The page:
In a recent survey of 3,000 Americans ranging in age from 20 to 70, almost two-thirds of the respondents said they feared running out of money in retirement more than they feared death.1
Fear may not be a helpful response, but this concern is not surprising considering changes in the American retirement landscape.
People are living longer during a time when traditional pensions are disappearing and medical expenses continue to climb. Social Security may provide a dependable, supplemental income throughout retirement, but benefit levels are not high enough to fund a comfortable retirement for most people. In January 2018, the average monthly benefit was just $1,404, and the maximum benefit at full retirement age was $2,788.2
Even people with a substantial nest egg face a challenge in making their savings last throughout a long retirement. Withdrawing too much too quickly can put you at risk of running out of money, while being overly cautious and withdrawing too little might lead to a less satisfying retirement lifestyle than you might otherwise enjoy.
Late-Life Financial Stability
One way to help solidify your retirement income picture and provide a steady income late in life is by purchasing a longevity annuity, a deferred fixed annuity that delays lifelong income payments until a future date — often when the contract owner reaches age 80 or 85. Because the annuity income is deferred, the payouts are typically higher in relation to the premiums than they would be if the annuity income had been paid immediately. Purchasing the annuity at a younger age with a longer deferral period would generally give you a better premium-to-income ratio.
A longevity annuity may give you more confidence that you will have income for a long life, while also making it easier to manage the near-term income from your savings and investments. For example, if you retire at age 65 and feel comfortable that the combined income from your annuity and Social Security will meet your income needs after you reach age 85, you could focus on funding your earlier retirement years from other savings and investments for a 20-year period, rather than guessing how long your savings might have to last.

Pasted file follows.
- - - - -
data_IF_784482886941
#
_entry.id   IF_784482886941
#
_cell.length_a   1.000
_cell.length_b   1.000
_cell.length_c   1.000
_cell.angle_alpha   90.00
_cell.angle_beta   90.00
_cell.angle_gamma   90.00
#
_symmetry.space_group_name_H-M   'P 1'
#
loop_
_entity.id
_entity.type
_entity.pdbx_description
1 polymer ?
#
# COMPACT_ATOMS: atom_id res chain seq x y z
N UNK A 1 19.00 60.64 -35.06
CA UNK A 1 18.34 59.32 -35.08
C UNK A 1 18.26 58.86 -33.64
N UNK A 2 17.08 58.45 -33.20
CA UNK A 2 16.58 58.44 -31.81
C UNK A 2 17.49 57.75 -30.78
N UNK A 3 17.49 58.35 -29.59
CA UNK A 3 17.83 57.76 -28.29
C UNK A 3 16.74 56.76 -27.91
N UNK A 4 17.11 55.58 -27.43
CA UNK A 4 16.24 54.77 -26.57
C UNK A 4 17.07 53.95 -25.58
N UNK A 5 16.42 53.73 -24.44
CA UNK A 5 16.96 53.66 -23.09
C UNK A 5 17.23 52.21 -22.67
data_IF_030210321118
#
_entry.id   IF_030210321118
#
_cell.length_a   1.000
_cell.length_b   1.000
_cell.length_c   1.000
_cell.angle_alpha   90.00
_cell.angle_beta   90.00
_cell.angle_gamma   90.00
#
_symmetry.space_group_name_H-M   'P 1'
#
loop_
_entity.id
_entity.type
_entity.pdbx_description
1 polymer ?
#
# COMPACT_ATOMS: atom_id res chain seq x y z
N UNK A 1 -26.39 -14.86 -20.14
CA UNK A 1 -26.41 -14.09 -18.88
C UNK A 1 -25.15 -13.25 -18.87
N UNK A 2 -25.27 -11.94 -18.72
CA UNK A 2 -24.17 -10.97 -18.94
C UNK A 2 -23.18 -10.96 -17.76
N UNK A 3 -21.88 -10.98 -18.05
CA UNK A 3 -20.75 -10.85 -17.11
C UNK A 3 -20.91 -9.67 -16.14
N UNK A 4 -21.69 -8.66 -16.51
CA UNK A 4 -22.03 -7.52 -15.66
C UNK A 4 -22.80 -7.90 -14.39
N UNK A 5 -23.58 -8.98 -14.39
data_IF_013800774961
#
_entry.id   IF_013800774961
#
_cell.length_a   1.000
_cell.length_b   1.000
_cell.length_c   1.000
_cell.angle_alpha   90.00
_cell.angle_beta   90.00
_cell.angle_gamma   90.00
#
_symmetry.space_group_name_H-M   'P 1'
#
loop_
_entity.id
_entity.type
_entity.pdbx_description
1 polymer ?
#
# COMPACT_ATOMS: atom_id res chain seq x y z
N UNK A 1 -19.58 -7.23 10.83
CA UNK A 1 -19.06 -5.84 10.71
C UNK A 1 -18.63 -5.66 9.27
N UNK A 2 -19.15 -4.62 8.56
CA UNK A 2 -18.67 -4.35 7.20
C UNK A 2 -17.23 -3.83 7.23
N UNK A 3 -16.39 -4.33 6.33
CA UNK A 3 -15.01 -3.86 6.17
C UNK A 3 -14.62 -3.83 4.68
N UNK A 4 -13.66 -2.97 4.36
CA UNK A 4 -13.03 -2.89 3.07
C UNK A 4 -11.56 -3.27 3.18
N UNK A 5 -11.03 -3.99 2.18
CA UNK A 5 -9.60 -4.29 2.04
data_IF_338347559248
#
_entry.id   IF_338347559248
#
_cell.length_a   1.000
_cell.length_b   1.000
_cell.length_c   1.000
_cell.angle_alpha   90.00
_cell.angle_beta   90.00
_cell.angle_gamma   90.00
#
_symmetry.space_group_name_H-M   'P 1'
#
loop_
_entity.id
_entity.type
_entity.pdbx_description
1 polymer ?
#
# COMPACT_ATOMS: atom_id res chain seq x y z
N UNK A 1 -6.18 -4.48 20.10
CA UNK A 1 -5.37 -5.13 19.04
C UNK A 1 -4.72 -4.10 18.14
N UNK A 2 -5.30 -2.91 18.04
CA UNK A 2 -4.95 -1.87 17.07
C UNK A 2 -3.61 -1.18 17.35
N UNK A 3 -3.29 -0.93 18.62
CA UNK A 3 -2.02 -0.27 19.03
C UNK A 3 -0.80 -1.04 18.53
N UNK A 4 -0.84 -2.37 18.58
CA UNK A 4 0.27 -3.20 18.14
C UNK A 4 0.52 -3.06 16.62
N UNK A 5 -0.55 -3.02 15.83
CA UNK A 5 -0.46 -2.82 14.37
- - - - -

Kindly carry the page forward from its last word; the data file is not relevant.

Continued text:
The QLAC Opportunity
Longevity annuities are not new, but a relatively recent option allows you to purchase a qualified longevity annuity contract (QLAC) in a qualified retirement account such as a 401(k) or an IRA. This enables you to use some of your retirement savings — a maximum $125,000 or 25% of the account value, whichever is lower — to purchase the annuity, with the funds excluded from your required minimum distributions when you turn age 70½. Income payments must begin no later than the first day of the month following your 85th birthday.
As with nonqualified annuities, QLAC rules allow for certain extra features, including (1) the continuation of income payments throughout the lifetime of a beneficiary, such as a surviving spouse; (2) the return of premiums (minus payouts) as a death benefit; and (3) cost-of-living adjustments to help address the effect of inflation on the future purchasing power of annuity payouts. However, these options will either raise the purchase price or reduce income payments. Without the optional death benefit, insurers will generally keep the premiums paid if the annuity owner dies, even if payouts have not yet begun and the contract is terminated.
Cash-out provisions are not allowed in QLACs, so any money invested in the annuity is no longer a liquid asset, and you may sacrifice the opportunity for higher investment returns that might be available in the financial markets. (By contrast, nonqualified annuities may offer a cash-out option that permits withdrawals during the deferral phase, but surrender charges typically would apply.) Like other distributions from tax-deferred retirement plans, income payments from QLACs are fully taxable. (With nonqualified annuities purchased outside a retirement plan, only the earnings portion is taxed.)
Like most annuities, a QLAC typically is purchased with a lump sum. If your employer offers a QLAC option in your retirement plan, you may be able to invest through regular salary deferrals.
Annuities are insurance-based contracts that have exclusions, contract limitations, fees, expenses, termination provisions, and terms for keeping them in force. Any guarantees are contingent on the financial strength and claims-paying ability of the issuing insurance company.